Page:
Penny auctions started in Germany (you know those Germans always make good stuff). Some of their marketers use dumb tactics like this page, an ad for auction site Foopile, that's pretending to be a news site, though the TV newscast that drew in Anice Keenan was legitimate.

Penny auctions are fairly easy to set up, and easy for their operators to game. They may be more akin to games of chance at the carnival, like lobbing ping-pong balls at goldfish as opposed to places to hunt for a bargain -- though some sites claim you can save an average 80% over retail.

The differences between a penny auction and a regular auction: One, you buy the bids, either as part of a registration fee or in packs of all denominations going up to hundreds of dollars. Two, when someone bids, the price of the item goes up by a uniform increment as in a regular auction, but each bid adds a chunk of time to the clock, giving everybody else a chance to bid again and again. (Oklahoma-based QuiBids compares the process to the "going ... going ... gone" phase of a real auction). In theory, you could snag a flat-screen TV for something like $80 plus shipping. In reality, you're probably going to be squaring off with other bidders for hours, or competing with bidding software.

"You can't always get a bargain, but it's not quite the same as gambling," says Amanda Lee, founder and owner of year-old Penny Auction Watch, one of the few apparently objective sources of information about penny auctions, though the site does take ads from a number of them. "But it is risky," she says.

Lee started up her site after participating in penny auctions herself, which she still does. Safeguards are few and oversight is basically nil, so readers on her site trade tips and form communities around her digging, such as this story pointing out how easy it is, if you run a penny auction site, to find programmers who will write code to cheat. One of the most common ways to do that is by deploying "bots," which look from the outside like human bidders but are in fact computer programs created to bid up the item price and even win it, so the auction runner doesn't actually have to part with any merchandise.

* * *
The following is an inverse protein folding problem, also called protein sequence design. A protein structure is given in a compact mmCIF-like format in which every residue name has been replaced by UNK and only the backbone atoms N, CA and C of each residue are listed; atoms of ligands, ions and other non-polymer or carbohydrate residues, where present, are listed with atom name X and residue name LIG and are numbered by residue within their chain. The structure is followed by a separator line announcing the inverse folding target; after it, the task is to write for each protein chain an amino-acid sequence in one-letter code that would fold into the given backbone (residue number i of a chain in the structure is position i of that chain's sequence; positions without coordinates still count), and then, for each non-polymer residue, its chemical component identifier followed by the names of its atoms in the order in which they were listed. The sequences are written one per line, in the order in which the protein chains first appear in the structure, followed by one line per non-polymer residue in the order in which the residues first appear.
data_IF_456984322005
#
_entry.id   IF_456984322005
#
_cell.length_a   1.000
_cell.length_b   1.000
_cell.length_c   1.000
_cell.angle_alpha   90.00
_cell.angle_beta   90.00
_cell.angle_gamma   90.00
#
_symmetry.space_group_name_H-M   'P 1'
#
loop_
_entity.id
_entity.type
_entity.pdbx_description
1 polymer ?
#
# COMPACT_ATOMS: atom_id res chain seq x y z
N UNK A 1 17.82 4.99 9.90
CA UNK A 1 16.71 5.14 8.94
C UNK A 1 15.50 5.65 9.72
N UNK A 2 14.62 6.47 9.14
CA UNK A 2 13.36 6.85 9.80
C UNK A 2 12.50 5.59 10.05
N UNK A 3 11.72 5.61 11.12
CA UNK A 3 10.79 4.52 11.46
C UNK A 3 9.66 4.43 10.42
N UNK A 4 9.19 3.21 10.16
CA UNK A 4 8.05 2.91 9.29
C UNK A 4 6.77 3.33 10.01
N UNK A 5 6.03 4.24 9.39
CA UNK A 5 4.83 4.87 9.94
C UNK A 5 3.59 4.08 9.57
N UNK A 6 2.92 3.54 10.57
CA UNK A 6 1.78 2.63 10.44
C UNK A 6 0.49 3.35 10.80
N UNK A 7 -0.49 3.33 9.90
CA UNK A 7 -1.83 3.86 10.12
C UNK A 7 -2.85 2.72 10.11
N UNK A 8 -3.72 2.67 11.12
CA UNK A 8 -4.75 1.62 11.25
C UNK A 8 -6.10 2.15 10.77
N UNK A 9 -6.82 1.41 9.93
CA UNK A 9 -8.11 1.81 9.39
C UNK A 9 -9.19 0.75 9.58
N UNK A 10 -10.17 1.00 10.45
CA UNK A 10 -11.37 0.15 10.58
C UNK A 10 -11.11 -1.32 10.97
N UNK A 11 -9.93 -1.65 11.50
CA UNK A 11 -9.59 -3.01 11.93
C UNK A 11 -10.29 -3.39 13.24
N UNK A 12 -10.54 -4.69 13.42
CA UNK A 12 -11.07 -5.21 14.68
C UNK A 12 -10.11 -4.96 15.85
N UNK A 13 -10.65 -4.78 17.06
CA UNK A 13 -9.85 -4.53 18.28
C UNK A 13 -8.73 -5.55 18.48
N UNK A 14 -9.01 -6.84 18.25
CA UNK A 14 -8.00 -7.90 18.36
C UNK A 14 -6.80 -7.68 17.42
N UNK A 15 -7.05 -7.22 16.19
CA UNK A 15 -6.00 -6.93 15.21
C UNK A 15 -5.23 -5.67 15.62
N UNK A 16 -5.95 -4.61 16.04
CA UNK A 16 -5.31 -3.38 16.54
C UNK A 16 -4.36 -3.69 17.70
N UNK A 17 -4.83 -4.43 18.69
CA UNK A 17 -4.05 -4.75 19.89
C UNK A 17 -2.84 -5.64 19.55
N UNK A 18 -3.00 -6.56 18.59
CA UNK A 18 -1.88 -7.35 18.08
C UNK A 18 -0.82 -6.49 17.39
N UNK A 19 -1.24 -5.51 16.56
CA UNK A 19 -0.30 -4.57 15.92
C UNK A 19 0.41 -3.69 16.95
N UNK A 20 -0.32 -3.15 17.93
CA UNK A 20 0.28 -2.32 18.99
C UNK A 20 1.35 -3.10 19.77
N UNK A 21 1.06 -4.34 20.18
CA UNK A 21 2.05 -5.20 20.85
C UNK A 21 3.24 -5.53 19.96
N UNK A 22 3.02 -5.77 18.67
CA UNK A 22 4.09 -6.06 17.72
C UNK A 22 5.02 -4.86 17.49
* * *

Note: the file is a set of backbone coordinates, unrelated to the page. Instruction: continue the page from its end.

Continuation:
There are some decent sites out there, Lee says. BidCactus is one that's subjected itself to an official audit, and is a member of the Better Business Bureau in Connecticut (it earned an A- rating). Another site with BBB accreditation (it also earned an A- rating) is, based in San Francisco, They offer a "Buy it Now" option to frustrated bidders on most items: If you lose an auction, you can actually buy another of the same item for a quoted retail price minus the amount you bid.

For beginners, the "buy it now" function is a good indicator of whether a site is legitimate or not, Lee says, along with how much traffic the site gets, and if they have a large number of items up for bid. QuiBids, which recently cracked the top 1,000 most trafficked websites by Alexa's assessment, offers "buy it now" on all its items. "We are a bargain site that has an entertainment aspect to it," said Jeff Geurts, the site's CFO. "You're either going to get a great deal, or pay an Internet price, like you would pay on Amazon." Quibids has a decent BBB rating.

In addition, you can watch the site for a few days, look for mentions of the site on consumer complaint boards, and, most sensibly, find a site that has items you want to buy. A number of them sport an odd collection of stuff: gift cards of all kinds, flash drives, ballpoint pens, tire gauges, Pilates balls, Tupperware. PennyAuctionList, which feels more like what its name says than a watchdog, claims to list only auctions that don't employ sneaky tactics like shill bidding.